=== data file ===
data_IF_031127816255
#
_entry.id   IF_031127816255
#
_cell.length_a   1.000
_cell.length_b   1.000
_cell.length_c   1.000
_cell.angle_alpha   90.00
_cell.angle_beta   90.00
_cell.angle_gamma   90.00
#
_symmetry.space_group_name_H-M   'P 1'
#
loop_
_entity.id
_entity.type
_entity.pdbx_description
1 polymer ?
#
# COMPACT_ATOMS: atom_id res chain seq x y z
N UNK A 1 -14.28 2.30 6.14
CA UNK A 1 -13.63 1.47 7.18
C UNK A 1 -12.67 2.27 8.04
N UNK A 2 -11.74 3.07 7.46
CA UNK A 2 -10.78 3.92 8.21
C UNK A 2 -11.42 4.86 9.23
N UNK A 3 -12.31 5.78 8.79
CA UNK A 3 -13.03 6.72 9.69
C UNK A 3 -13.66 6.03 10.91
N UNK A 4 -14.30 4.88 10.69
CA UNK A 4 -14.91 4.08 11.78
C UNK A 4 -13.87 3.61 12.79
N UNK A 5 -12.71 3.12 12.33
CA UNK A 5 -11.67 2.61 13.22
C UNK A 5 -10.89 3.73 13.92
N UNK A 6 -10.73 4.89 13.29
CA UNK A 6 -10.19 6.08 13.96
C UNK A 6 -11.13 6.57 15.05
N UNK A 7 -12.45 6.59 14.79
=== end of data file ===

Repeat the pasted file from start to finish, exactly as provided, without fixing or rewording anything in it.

data_IF_031127816255
#
_entry.id   IF_031127816255
#
_cell.length_a   1.000
_cell.length_b   1.000
_cell.length_c   1.000
_cell.angle_alpha   90.00
_cell.angle_beta   90.00
_cell.angle_gamma   90.00
#
_symmetry.space_group_name_H-M   'P 1'
#
loop_
_entity.id
_entity.type
_entity.pdbx_description
1 polymer ?
#
# COMPACT_ATOMS: atom_id res chain seq x y z
N UNK A 1 -14.28 2.30 6.14
CA UNK A 1 -13.63 1.47 7.18
C UNK A 1 -12.67 2.27 8.04
N UNK A 2 -11.74 3.07 7.46
CA UNK A 2 -10.78 3.92 8.21
C UNK A 2 -11.42 4.86 9.23
N UNK A 3 -12.31 5.78 8.79
CA UNK A 3 -13.03 6.72 9.69
C UNK A 3 -13.66 6.03 10.91
N UNK A 4 -14.30 4.88 10.69
CA UNK A 4 -14.91 4.08 11.78
C UNK A 4 -13.87 3.61 12.79
N UNK A 5 -12.71 3.12 12.33
CA UNK A 5 -11.67 2.61 13.22
C UNK A 5 -10.89 3.73 13.92
N UNK A 6 -10.73 4.89 13.29
CA UNK A 6 -10.19 6.08 13.96
C UNK A 6 -11.13 6.57 15.05
N UNK A 7 -12.45 6.59 14.79